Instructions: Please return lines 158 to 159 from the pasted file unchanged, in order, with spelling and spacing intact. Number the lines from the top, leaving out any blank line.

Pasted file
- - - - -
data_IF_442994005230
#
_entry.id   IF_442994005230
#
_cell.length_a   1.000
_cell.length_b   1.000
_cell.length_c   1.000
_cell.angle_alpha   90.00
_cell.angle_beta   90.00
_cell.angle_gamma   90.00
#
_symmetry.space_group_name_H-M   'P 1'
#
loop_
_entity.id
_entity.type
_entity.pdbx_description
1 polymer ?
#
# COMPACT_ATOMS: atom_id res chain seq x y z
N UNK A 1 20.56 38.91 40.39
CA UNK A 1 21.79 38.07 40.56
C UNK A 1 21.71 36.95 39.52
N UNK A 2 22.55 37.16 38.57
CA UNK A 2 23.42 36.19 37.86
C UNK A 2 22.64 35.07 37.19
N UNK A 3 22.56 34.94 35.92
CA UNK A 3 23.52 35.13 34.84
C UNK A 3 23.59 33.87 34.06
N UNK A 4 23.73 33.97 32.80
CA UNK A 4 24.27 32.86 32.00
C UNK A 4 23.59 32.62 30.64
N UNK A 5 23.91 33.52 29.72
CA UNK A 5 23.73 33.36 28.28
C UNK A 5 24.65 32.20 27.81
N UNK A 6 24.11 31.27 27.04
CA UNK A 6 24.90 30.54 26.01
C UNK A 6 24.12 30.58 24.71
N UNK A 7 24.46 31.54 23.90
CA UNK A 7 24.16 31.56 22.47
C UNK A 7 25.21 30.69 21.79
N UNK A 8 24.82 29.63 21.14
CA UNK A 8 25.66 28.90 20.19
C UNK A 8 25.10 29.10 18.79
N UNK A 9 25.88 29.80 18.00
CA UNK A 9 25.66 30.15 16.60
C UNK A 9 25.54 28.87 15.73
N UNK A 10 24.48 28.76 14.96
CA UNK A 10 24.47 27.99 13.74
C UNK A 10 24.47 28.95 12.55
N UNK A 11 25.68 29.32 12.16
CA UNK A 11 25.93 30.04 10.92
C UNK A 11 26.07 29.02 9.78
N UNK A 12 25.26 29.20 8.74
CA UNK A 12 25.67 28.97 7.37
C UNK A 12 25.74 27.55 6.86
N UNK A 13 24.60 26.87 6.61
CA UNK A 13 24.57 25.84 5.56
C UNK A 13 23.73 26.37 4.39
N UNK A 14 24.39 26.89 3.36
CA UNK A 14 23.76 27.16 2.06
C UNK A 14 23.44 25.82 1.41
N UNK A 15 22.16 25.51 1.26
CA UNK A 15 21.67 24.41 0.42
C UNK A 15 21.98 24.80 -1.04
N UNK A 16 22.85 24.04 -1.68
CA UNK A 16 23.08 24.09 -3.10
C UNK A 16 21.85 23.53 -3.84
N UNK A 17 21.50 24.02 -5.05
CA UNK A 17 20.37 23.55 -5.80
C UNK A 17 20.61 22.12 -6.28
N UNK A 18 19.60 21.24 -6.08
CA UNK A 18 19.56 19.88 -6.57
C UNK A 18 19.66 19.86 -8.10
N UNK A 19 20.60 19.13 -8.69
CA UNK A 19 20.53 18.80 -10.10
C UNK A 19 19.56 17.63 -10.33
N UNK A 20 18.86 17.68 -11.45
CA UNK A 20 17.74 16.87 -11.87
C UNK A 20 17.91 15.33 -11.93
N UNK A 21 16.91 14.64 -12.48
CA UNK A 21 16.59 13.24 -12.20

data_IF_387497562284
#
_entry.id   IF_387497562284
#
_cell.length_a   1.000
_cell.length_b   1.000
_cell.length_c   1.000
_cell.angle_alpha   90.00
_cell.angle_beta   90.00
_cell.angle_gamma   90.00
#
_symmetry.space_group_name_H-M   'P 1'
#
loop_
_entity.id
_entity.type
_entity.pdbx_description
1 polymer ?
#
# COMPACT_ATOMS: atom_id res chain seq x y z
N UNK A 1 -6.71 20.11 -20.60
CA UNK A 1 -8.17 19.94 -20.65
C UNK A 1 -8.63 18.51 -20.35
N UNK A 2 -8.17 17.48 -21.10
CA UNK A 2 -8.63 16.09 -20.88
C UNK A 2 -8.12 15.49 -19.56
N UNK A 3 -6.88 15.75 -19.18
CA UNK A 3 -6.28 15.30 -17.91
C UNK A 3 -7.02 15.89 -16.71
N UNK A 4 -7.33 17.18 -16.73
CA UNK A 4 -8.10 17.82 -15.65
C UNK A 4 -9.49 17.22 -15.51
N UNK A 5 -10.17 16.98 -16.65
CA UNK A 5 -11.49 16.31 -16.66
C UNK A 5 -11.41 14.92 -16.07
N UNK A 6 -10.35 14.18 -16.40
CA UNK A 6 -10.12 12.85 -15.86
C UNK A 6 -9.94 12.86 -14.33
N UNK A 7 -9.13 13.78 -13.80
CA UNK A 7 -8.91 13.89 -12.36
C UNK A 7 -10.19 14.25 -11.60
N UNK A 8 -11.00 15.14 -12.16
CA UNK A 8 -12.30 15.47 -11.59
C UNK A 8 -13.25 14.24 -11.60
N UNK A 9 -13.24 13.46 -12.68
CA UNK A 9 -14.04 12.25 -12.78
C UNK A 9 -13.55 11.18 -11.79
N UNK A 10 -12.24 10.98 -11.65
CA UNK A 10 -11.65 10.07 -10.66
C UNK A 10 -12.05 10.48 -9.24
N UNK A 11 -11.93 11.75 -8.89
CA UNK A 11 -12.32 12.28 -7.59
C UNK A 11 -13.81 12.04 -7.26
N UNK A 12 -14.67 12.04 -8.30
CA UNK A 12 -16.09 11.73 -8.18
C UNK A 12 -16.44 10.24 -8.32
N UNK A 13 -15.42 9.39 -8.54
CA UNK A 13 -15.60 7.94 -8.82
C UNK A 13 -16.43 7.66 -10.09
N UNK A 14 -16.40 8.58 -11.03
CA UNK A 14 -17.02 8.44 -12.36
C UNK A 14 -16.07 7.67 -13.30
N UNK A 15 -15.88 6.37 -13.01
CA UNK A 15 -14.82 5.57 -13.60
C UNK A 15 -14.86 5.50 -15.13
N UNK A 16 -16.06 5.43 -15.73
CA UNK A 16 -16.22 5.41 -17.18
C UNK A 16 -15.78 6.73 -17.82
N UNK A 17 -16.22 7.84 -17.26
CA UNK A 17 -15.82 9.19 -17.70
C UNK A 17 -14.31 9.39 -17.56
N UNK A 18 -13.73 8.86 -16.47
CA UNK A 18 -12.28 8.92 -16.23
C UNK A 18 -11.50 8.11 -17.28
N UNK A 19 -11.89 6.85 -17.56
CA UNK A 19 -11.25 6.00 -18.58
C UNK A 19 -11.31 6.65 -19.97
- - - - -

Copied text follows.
CA UNK A 19 -11.25 6.00 -18.58
C UNK A 19 -11.31 6.65 -19.97